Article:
I was beginning to relax and enjoy myself as I watched the festive horse drawn carriages pass by, when one suddenly pulled up right in front of us. The driver asked politely if anyone would be interested in a carriage ride. With surprising eagerness, my roommates, sister, and everyone else in the group jumped right up and crowded in behind the driver. Then they started hollering at Steve and me to join them. I just laughed since the carriage was already ridiculously overcrowded. I said we would be fine, staying put, and Steve agreed. They all seemed really disappointed, but I kept waving them on until just then, another carriage pulled up right behind the first. Again we were offered a ride. My friends continued to urge, we continued to decline. I mean, I didn’t even know how much a carriage ride would cost, and Steve said he was pretty sure he didn’t have enough. I was a little annoyed when my friends kept hounding us to take it, and then a little worried when Steve finally gave in and helped me in to the carriage.

Off we went, clipping along the beautifully lit streets, and there I was, all the while hissing in his ear about how we were going to pay for it. He kept telling me we would figure it out, so I tried to relax. Occasionally we saw the group in the other carriage in a side street, or crossing the intersection in front of us. Every time we saw them, they were hanging eagerly out the sides, waving and watching us intently. I was still completely clueless. I can’t even remember the conversation we were having, when suddenly he got down on his knee. I thought he was joking and told him to get up, but he persisted in kneeling. And there he was, proposing, and I, like an idiot, was wondering how on earth he had a ring in his pocket when he didn’t even want to come downtown in the first place.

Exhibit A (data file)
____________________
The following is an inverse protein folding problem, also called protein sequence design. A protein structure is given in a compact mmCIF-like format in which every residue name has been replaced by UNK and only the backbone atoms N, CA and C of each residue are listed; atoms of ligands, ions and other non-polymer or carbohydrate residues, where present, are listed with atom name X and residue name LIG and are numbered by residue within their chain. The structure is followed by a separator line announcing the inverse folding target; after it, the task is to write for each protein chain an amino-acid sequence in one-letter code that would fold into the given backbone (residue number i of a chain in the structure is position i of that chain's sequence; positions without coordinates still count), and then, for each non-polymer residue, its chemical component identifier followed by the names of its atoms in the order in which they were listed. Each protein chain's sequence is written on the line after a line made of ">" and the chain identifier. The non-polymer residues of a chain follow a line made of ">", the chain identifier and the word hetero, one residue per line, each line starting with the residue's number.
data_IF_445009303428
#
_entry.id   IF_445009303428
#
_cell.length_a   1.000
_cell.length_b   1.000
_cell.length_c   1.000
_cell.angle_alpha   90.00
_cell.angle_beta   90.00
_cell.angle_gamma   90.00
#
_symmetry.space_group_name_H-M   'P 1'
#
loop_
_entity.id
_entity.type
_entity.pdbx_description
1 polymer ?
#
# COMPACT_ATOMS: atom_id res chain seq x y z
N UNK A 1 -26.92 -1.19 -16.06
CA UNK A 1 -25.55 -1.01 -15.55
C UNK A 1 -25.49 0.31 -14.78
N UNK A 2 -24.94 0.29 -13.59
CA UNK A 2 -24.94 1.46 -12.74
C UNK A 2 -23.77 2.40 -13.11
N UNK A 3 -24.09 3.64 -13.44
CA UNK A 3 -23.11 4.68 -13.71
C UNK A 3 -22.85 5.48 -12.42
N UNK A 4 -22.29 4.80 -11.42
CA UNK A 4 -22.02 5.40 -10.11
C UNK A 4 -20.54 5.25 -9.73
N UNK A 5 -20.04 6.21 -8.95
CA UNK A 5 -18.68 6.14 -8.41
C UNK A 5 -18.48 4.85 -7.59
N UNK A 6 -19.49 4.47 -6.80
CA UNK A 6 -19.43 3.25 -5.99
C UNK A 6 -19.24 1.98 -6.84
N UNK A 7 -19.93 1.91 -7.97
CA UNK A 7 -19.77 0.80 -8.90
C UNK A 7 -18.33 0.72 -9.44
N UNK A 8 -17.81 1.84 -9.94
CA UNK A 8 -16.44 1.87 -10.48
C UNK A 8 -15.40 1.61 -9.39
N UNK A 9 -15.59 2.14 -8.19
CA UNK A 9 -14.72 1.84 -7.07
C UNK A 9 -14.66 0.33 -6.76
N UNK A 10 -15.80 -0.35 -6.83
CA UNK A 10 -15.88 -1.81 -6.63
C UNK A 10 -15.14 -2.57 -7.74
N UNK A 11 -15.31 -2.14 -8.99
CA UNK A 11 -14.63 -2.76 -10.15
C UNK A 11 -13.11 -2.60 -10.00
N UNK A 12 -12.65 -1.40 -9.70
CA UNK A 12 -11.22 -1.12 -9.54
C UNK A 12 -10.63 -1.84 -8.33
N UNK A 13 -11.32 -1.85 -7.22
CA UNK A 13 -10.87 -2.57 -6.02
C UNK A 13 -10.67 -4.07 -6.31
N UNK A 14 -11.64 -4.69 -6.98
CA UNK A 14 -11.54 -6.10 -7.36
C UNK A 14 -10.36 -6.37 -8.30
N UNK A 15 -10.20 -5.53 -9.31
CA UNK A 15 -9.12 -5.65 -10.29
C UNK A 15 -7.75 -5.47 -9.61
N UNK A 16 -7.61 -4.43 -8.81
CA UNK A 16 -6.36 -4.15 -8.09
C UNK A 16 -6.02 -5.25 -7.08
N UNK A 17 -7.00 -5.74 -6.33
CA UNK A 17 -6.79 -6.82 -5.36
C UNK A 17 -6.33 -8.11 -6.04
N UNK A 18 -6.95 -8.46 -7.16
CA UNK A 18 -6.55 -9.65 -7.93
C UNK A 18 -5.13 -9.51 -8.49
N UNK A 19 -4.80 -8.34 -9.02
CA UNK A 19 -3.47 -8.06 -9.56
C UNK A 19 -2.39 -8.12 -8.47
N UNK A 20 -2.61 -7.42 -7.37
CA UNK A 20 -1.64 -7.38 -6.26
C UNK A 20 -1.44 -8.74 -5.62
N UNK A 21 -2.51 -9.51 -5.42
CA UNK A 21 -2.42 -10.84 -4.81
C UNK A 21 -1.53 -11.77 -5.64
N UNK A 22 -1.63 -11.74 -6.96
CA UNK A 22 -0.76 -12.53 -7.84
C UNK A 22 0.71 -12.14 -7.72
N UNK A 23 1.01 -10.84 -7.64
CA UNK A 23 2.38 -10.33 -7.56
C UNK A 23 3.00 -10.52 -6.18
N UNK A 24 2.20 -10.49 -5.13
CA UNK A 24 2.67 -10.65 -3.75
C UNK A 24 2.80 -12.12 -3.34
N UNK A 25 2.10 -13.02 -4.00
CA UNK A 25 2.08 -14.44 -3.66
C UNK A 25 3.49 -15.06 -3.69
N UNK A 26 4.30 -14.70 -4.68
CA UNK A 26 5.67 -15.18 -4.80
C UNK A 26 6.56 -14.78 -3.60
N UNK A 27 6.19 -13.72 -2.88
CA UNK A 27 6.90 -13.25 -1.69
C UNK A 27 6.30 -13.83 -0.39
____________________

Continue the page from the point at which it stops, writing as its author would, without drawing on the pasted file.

In all the confusion, I finally realized that this was the real thing and I managed to stammer a happy yes. As I said it, there was an audible sigh of relief from the driver! He turned around grinning and apologized, explaining that the last time he had a proposal in his carriage, the girl had said “no” and the rest of the drive had been a silent and awkward misery.
The ride came to an end as we neared the coffee shop again, and there was the other group, waiting on the curb. Steve gave a thumbs up, and they all burst out cheering. In my dimwittedness, it was only then that I realized the whole thing had been a set up- my roommates wanting to go to coffee, the ‘random’ group of people who joined us so as to fill up that first carriage, and the perfect timing of the second carriage. When we got back to campus, I discovered that just about every student and teacher there was aware of what was happening that night, but me. I’m still not sure how I missed all the clues.
Later, as I kissed my fiancé good night, something heavy fell out of his pocket. He sighed as I bent to pick it up. It was an exquisite little black wooden box, lined with velvet and containing a beautiful piece of quartz, with a slit in the center just big enough to hold a ring. The bottom of the box had fallen apart, and I looked at him, puzzled. He then explained to me why he had missed most of the dinner that night. He had been sneaking out to the carpenter’s shop to put the finishing details on the little ebony ring box he had been working on. But the wood had proved too hard for nails, and gluing hadn’t worked much better. He finally managed to get it to hold together, and entrusted it to my roommate’s purse for the drive downtown, but it came apart along the journey. Thus the frantic search at the coffee shop for a missing ring, and a broken box in his pocket.
I still have the quartz and the pieces of that lovely little box, even though it never got to serve it’s intended purpose. I take it out occasionally, just to remember the crazy, wonderful hilarity of that night and all the crazy, wonderful years that have followed, riding side by side together.